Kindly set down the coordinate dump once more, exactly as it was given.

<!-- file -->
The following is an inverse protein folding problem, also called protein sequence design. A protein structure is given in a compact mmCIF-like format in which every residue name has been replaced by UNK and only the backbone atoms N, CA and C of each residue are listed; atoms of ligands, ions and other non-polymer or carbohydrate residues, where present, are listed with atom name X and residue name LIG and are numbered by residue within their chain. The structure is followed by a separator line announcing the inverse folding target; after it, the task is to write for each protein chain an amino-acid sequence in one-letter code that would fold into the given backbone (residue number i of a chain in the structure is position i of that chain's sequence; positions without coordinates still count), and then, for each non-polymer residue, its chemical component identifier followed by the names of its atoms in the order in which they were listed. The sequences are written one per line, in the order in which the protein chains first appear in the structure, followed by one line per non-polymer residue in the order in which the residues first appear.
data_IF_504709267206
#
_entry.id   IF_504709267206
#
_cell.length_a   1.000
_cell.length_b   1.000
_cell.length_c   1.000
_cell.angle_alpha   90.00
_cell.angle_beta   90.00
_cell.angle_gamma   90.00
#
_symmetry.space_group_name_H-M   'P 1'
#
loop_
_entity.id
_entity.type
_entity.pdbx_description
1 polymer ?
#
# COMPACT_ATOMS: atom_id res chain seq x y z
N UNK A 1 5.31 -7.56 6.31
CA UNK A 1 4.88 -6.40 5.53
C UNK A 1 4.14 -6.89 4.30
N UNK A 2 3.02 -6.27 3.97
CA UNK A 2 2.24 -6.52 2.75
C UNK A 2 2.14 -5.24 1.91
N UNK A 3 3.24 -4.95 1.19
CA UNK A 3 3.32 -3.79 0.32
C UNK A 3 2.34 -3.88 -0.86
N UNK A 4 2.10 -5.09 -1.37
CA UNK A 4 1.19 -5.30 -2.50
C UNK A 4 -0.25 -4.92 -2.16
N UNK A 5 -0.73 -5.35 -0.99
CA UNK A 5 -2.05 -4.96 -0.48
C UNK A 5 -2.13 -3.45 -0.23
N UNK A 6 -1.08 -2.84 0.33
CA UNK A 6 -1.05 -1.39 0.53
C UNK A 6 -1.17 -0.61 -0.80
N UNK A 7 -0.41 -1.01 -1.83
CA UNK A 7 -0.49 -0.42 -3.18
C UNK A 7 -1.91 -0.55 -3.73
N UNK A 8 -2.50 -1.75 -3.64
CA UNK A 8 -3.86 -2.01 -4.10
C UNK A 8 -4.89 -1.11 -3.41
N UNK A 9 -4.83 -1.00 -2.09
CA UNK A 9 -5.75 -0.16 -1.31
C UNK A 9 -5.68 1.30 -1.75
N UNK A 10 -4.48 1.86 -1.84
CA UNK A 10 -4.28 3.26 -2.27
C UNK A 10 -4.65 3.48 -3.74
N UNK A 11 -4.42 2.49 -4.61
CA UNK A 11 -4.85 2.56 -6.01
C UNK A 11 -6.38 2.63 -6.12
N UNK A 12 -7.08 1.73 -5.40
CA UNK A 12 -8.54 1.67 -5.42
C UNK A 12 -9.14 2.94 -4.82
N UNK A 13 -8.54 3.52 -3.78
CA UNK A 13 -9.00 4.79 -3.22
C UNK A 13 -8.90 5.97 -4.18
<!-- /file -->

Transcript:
The following is an inverse protein folding problem, also called protein sequence design. A protein structure is given in a compact mmCIF-like format in which every residue name has been replaced by UNK and only the backbone atoms N, CA and C of each residue are listed; atoms of ligands, ions and other non-polymer or carbohydrate residues, where present, are listed with atom name X and residue name LIG and are numbered by residue within their chain. The structure is followed by a separator line announcing the inverse folding target; after it, the task is to write for each protein chain an amino-acid sequence in one-letter code that would fold into the given backbone (residue number i of a chain in the structure is position i of that chain's sequence; positions without coordinates still count), and then, for each non-polymer residue, its chemical component identifier followed by the names of its atoms in the order in which they were listed. The sequences are written one per line, in the order in which the protein chains first appear in the structure, followed by one line per non-polymer residue in the order in which the residues first appear.
data_IF_504709267206
#
_entry.id   IF_504709267206
#
_cell.length_a   1.000
_cell.length_b   1.000
_cell.length_c   1.000
_cell.angle_alpha   90.00
_cell.angle_beta   90.00
_cell.angle_gamma   90.00
#
_symmetry.space_group_name_H-M   'P 1'
#
loop_
_entity.id
_entity.type
_entity.pdbx_description
1 polymer ?
#
# COMPACT_ATOMS: atom_id res chain seq x y z
N UNK A 1 5.31 -7.56 6.31
CA UNK A 1 4.88 -6.40 5.53
C UNK A 1 4.14 -6.89 4.30
N UNK A 2 3.02 -6.27 3.97
CA UNK A 2 2.24 -6.52 2.75
C UNK A 2 2.14 -5.24 1.91
N UNK A 3 3.24 -4.95 1.19
CA UNK A 3 3.32 -3.79 0.32
C UNK A 3 2.34 -3.88 -0.86
N UNK A 4 2.10 -5.09 -1.37
CA UNK A 4 1.19 -5.30 -2.50
C UNK A 4 -0.25 -4.92 -2.16
N UNK A 5 -0.73 -5.35 -0.99
CA UNK A 5 -2.05 -4.96 -0.48
C UNK A 5 -2.13 -3.45 -0.23
N UNK A 6 -1.08 -2.84 0.33
CA UNK A 6 -1.05 -1.39 0.53
C UNK A 6 -1.17 -0.61 -0.80
N UNK A 7 -0.41 -1.01 -1.83
CA UNK A 7 -0.49 -0.42 -3.18
C UNK A 7 -1.91 -0.55 -3.73
N UNK A 8 -2.50 -1.75 -3.64
CA UNK A 8 -3.86 -2.01 -4.10
C UNK A 8 -4.89 -1.11 -3.41
N UNK A 9 -4.83 -1.00 -2.09
CA UNK A 9 -5.75 -0.16 -1.31
C UNK A 9 -5.68 1.30 -1.75
N UNK A 10 -4.48 1.86 -1.84
CA UNK A 10 -4.28 3.26 -2.27
C UNK A 10 -4.65 3.48 -3.74
N UNK A 11 -4.42 2.49 -4.61
CA UNK A 11 -4.85 2.56 -6.01
C UNK A 11 -6.38 2.63 -6.12
N UNK A 12 -7.08 1.73 -5.40
CA UNK A 12 -8.54 1.67 -5.42
C UNK A 12 -9.14 2.94 -4.82
N UNK A 13 -8.54 3.52 -3.78
CA UNK A 13 -9.00 4.79 -3.22
C UNK A 13 -8.90 5.97 -4.18